Beverlee et Morte, Vive Beverlee
(Beverlee is dead, Long Live Beverlee)
It is a gem in life, to find someone that is a muse (and amusing). I began talking to Abby Diamond, the “Re-invented” Beverlee, as she is re-emerging from years in the backroom as a ghostwriter for other musicians. She is a powerful writer and is blossoming into her true identity as a gay woman. She has taken on the new name, giving tribute to the memory of her murdered cousin.
Here are some excerpts from the interview and the podcast link with the full interview is at the end of the post.
BEV: I have always been behind the scenes making music for artists, and touring with the Barenaked Ladies. I was on a very long hiatus, but this is my return after nearly 10 years. I think that it is very vulnerable to put out art, and the whole project is about not having shame for who I am. This a 2.0 me of me stepping into my life as an artist, and queer artist, which is also a huge part of that 10 years.
JH: Well, how was it touring with the Barenaked Ladies, I mean, there WEREN’T any Barenaked Ladies around. I mean, they are just a bunch of “Canadian Geeks.”
BEV: That was a lifetime ago, and I remember just being this scared little girl in a green dress. But I think there was a song of theirs in “The Big Bang Theory” of a little girl in a green dress, and that was about me. I wrote a song back then called “Mary’s Son” and looking back on it, it’s a really fucking gay song. It was about the head of the English department named Mary, and I want to get close to her, so I sleep with her son. I don’t know how many tricks of the mind I had to go through till I was able to say to myself “Girl, you’re GAY.”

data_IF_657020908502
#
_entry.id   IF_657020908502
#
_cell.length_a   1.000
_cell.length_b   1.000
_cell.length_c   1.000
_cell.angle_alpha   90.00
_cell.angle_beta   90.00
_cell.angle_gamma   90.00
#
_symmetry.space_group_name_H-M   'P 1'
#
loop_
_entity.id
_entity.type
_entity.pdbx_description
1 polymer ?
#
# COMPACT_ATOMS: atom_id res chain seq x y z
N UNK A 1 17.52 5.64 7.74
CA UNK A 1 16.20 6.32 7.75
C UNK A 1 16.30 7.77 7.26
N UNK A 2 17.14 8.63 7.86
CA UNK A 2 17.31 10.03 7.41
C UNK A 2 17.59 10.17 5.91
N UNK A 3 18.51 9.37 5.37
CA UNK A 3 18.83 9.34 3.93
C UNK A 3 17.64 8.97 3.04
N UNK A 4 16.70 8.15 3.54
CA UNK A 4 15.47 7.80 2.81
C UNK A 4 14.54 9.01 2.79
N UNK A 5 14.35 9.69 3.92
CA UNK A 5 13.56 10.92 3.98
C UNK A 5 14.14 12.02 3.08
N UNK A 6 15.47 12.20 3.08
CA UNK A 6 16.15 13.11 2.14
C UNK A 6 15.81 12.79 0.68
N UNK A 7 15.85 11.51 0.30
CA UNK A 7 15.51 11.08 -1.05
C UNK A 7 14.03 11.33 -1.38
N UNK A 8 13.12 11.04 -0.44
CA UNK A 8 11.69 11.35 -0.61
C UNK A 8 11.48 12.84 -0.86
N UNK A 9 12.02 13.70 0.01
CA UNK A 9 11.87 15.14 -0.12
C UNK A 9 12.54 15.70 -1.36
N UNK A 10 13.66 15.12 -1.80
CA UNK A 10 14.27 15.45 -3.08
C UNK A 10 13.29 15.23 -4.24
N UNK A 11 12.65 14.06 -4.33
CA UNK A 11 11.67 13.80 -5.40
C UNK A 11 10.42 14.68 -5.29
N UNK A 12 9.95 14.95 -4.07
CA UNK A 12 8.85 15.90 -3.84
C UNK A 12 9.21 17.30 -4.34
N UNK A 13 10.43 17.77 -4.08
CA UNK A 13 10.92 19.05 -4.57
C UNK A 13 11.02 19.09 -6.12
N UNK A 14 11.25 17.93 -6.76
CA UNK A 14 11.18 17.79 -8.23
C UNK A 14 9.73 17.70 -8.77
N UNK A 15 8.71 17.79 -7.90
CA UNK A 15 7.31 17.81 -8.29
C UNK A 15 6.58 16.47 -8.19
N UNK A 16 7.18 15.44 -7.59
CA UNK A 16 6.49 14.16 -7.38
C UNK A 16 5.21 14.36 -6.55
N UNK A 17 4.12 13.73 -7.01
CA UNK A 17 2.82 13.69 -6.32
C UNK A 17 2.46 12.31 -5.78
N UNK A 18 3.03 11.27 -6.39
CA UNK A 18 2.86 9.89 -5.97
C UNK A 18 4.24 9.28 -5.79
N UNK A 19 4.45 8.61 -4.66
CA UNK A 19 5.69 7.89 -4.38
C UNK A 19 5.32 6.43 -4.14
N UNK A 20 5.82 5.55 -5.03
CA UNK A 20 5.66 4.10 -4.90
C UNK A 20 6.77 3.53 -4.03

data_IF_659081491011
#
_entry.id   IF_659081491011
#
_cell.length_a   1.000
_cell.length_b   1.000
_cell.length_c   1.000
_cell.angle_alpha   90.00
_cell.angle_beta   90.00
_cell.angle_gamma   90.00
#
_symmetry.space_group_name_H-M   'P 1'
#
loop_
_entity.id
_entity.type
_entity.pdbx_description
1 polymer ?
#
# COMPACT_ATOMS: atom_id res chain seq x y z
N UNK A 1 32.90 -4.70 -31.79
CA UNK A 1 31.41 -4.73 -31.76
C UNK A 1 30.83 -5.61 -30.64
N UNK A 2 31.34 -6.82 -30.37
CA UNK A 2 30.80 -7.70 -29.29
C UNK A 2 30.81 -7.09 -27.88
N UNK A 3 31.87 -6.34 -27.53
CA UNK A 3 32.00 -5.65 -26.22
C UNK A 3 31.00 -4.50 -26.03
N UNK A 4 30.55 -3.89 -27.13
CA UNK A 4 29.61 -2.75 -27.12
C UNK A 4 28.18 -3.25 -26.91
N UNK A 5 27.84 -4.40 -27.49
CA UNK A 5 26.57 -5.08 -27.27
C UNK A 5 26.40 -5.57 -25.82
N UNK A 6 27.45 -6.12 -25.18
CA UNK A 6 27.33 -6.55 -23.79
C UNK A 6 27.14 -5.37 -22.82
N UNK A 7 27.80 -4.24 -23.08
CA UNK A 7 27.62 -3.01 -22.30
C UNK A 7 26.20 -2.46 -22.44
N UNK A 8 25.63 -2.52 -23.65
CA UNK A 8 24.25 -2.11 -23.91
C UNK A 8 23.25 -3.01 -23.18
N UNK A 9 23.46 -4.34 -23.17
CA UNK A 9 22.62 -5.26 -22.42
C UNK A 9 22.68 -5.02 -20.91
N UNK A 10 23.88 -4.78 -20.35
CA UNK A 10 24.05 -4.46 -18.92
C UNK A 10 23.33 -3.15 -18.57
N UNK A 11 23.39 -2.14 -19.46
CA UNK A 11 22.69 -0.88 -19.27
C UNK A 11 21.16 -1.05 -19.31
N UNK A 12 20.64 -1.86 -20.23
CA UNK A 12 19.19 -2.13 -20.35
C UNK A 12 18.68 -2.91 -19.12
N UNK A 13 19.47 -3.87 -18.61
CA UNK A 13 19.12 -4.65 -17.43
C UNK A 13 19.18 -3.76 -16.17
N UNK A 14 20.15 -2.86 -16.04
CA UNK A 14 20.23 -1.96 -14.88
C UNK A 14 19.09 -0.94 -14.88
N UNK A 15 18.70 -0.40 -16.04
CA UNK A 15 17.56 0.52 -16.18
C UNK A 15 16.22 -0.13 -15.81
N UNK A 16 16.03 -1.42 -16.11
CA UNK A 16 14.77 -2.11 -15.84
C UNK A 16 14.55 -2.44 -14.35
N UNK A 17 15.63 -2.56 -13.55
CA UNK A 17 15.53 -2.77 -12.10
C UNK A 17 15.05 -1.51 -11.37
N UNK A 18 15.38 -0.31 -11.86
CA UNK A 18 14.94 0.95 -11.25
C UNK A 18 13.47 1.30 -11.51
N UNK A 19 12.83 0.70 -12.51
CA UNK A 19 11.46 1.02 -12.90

So this album is about people’s real experiences. It gets old to just write love songs or anger, that’s just surface emotion. But I had to be like that to write the songs I do for people.
JH: See, that is what I liked about the album, your songs weren’t just from this “I’m a young girl in love” point of view, but you are gay, and you wanted to have sex with your English professor.
BEV: Not anymore, but she IS still knocking around in there, but I think I didn’t really understand myself or my music until I accepted who I was, which was a gay woman. There were always ways for me to explain it away. So much of accepting yourself is being able to see it. I think it always stayed in my head and chest as RAGE, and I never let it get into my body, because if I allowed myself to feel what I was “feeling”. I’m working with Gia Wood and she is singing songs about “How did you know” and all these things from my own diary. And I’m thinking “HOLY FUCK, I THINK I’M GAY.”
It’s all the same, we all just want to be seen.
JH: So, talk about Beverlee, the story.
BEV: When I moved to L.A. from New York, I started thinking about Beverlee Jacobson, my mom’s cousin who was murdered in 1970 by her Hells Angel boyfriend. It was something that caused a lot of shame and trauma in my family. I started digging up these articles about the case. The Newspapers at the time talked about her being a stripper. It was written so incredibly sexist and absurd. That trauma lived in our family. I was told that I looked like her (she really does). So I started writing music here in L.A. and when it came time to name the project, I had already written a story about Beverlee, which I hope to get published (now that is out there, we will hold her to it), it’s about living without shame.